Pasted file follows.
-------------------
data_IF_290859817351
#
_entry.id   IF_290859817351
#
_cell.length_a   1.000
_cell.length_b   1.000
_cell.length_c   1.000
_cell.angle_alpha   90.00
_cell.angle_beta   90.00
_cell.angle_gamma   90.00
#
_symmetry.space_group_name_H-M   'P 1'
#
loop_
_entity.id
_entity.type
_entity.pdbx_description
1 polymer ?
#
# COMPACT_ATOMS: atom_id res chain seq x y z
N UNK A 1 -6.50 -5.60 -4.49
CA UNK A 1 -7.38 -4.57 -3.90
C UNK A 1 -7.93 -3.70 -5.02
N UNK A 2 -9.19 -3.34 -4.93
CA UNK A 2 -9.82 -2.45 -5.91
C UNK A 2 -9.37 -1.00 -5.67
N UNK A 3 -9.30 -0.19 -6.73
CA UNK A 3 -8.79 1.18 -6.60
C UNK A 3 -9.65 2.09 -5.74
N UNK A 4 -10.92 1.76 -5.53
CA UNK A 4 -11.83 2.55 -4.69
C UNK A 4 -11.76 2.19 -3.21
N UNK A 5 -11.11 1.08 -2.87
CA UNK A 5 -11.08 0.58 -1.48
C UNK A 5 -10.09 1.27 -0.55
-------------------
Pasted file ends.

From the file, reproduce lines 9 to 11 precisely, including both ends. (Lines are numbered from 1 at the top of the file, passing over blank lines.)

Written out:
_cell.angle_beta   90.00
_cell.angle_gamma   90.00
#